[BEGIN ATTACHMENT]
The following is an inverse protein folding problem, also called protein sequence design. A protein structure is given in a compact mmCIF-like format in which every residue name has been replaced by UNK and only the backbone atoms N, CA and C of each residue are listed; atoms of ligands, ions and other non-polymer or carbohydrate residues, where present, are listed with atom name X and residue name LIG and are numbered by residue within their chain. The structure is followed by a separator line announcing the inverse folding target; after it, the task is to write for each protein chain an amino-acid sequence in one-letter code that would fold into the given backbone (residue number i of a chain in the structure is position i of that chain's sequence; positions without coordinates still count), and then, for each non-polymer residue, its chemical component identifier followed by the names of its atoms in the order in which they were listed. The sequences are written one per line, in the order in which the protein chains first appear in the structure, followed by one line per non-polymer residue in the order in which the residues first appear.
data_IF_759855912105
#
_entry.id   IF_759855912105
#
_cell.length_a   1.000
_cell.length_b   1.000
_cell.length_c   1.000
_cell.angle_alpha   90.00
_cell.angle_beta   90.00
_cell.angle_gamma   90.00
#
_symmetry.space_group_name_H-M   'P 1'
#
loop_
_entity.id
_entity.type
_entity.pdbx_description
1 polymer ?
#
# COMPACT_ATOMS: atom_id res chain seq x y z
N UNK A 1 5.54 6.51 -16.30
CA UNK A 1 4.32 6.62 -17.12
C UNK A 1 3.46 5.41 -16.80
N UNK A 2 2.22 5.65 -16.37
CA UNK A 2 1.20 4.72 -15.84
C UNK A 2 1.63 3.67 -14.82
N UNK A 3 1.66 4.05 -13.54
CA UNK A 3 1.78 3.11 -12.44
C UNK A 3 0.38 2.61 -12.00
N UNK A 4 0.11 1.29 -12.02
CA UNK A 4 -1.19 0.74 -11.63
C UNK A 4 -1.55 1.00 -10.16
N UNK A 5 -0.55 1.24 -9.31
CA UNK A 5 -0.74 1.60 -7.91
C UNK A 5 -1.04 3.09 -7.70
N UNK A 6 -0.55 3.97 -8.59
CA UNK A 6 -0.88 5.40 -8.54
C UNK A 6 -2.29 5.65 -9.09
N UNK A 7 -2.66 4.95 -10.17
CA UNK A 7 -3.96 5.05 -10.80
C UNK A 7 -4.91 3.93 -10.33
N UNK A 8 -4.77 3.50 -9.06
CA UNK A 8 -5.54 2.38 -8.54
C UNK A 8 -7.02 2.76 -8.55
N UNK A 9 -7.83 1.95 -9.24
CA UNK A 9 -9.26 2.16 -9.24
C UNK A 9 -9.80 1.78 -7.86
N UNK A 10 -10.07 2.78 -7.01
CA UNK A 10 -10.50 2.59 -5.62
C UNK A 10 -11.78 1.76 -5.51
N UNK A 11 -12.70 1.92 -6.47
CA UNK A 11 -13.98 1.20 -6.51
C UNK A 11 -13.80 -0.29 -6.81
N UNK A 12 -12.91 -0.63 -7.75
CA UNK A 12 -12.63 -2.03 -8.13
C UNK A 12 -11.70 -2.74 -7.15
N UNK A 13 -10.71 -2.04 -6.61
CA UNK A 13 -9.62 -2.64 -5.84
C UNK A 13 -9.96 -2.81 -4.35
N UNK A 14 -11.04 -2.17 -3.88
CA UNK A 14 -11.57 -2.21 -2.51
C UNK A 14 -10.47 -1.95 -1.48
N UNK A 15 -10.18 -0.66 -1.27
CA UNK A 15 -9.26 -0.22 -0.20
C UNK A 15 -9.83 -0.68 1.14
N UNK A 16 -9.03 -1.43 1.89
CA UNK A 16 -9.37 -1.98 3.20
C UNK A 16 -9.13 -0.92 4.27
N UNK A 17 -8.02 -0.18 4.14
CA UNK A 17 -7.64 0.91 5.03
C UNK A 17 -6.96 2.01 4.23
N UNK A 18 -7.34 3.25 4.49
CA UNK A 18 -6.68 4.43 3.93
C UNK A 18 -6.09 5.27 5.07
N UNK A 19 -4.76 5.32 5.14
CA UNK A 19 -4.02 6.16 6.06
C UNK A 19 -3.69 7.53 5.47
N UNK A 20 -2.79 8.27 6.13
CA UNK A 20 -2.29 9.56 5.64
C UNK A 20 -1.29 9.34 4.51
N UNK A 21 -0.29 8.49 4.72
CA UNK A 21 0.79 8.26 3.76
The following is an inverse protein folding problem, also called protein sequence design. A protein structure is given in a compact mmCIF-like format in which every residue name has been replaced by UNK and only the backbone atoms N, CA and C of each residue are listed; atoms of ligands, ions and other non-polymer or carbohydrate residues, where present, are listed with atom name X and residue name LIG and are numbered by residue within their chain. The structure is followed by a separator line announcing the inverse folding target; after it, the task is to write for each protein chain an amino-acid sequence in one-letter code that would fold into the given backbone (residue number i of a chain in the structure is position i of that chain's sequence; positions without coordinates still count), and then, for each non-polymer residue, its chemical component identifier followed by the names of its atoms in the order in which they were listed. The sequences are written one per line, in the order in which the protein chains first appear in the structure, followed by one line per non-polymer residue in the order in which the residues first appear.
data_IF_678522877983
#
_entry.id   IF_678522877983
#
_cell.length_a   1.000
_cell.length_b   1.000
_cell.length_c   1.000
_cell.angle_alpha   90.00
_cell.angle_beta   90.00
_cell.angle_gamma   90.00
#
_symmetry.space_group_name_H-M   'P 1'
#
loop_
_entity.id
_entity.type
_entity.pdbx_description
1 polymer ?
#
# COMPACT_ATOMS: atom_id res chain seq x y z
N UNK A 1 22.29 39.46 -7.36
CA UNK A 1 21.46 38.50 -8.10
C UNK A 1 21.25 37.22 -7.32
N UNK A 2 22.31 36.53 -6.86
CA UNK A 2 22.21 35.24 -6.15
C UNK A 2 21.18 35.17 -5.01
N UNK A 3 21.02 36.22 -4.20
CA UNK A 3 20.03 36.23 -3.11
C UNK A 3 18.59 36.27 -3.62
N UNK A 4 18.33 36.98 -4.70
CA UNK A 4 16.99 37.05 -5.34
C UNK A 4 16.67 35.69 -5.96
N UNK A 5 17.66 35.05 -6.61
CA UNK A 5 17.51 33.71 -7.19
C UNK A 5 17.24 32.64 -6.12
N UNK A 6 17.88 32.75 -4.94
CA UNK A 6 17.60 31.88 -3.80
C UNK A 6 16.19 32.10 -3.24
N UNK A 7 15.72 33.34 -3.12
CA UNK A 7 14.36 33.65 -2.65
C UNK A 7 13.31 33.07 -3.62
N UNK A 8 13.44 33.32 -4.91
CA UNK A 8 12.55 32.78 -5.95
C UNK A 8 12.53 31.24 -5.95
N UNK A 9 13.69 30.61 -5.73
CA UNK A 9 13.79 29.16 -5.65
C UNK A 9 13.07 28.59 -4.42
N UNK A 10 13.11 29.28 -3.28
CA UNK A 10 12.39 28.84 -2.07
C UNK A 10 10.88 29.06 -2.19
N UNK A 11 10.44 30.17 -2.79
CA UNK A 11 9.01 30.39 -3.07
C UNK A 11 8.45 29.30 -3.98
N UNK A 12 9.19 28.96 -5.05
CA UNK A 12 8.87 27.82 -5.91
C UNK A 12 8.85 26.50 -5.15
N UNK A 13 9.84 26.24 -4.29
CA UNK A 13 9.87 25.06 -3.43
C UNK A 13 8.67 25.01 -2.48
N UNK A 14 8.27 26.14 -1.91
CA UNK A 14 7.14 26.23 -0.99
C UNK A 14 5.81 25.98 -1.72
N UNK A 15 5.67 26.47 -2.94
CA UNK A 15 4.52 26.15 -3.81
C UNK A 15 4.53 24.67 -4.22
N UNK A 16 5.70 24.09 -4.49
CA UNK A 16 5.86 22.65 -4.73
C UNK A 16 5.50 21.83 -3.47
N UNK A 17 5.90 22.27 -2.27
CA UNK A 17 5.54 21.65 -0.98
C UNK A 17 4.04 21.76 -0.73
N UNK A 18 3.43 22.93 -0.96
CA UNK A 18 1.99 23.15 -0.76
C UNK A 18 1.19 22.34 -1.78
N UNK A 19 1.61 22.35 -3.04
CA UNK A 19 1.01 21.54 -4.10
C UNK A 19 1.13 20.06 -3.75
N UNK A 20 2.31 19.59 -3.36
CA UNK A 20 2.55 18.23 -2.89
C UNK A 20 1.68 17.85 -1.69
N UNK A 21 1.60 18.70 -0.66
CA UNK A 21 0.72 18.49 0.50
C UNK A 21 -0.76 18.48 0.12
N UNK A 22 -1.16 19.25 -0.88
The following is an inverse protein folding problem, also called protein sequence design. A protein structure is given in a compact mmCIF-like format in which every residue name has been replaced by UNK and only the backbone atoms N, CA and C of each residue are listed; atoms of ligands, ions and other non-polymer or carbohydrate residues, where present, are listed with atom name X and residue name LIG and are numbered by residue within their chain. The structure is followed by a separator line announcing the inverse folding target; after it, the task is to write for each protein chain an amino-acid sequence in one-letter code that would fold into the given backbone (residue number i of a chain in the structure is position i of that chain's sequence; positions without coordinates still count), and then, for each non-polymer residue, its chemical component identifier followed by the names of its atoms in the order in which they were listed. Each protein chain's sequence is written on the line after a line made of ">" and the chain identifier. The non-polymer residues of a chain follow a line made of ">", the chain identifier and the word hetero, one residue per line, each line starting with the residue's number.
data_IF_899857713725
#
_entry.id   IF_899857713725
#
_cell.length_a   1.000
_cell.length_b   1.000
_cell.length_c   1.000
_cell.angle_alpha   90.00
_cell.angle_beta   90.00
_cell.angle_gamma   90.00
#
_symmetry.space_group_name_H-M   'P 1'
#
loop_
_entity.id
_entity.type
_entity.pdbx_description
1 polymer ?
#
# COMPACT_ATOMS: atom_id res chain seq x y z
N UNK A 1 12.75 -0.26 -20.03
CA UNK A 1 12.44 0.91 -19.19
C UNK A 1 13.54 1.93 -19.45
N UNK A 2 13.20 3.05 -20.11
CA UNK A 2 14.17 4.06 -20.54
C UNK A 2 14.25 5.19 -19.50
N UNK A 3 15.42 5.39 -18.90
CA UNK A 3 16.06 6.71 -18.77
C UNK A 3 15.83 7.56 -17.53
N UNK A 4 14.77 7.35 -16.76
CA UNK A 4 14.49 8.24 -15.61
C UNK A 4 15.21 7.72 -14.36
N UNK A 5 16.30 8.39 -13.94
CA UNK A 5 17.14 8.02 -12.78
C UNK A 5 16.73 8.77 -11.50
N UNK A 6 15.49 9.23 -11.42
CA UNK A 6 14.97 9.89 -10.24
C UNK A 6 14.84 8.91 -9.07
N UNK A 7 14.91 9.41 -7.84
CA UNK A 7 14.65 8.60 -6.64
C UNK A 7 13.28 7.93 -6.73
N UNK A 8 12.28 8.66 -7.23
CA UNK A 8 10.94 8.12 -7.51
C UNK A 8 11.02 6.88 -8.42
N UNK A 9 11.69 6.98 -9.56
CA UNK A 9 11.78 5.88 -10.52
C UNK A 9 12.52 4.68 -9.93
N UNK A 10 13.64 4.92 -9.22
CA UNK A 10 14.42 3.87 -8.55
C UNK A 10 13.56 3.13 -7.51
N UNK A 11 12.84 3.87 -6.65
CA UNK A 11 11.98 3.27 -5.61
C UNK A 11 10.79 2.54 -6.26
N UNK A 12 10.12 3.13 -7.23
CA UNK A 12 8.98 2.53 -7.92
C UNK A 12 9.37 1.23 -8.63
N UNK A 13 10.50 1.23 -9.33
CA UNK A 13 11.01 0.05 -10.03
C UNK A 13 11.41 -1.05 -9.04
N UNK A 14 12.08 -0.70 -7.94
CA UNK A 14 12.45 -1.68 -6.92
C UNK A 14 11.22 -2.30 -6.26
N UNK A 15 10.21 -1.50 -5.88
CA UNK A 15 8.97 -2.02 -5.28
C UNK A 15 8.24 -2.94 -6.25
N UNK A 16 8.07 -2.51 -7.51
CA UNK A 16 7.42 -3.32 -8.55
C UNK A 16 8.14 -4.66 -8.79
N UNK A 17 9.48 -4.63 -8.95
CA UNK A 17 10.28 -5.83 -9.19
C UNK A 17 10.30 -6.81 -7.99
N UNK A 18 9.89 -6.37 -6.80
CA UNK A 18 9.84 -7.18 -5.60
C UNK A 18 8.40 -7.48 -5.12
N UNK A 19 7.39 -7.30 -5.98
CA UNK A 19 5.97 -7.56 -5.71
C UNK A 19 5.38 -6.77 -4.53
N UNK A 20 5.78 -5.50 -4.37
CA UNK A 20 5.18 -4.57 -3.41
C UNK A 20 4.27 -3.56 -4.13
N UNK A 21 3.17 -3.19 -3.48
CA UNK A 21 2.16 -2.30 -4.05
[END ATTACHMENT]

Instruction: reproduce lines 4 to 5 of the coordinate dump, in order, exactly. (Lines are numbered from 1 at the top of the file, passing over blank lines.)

_entry.id   IF_759855912105
#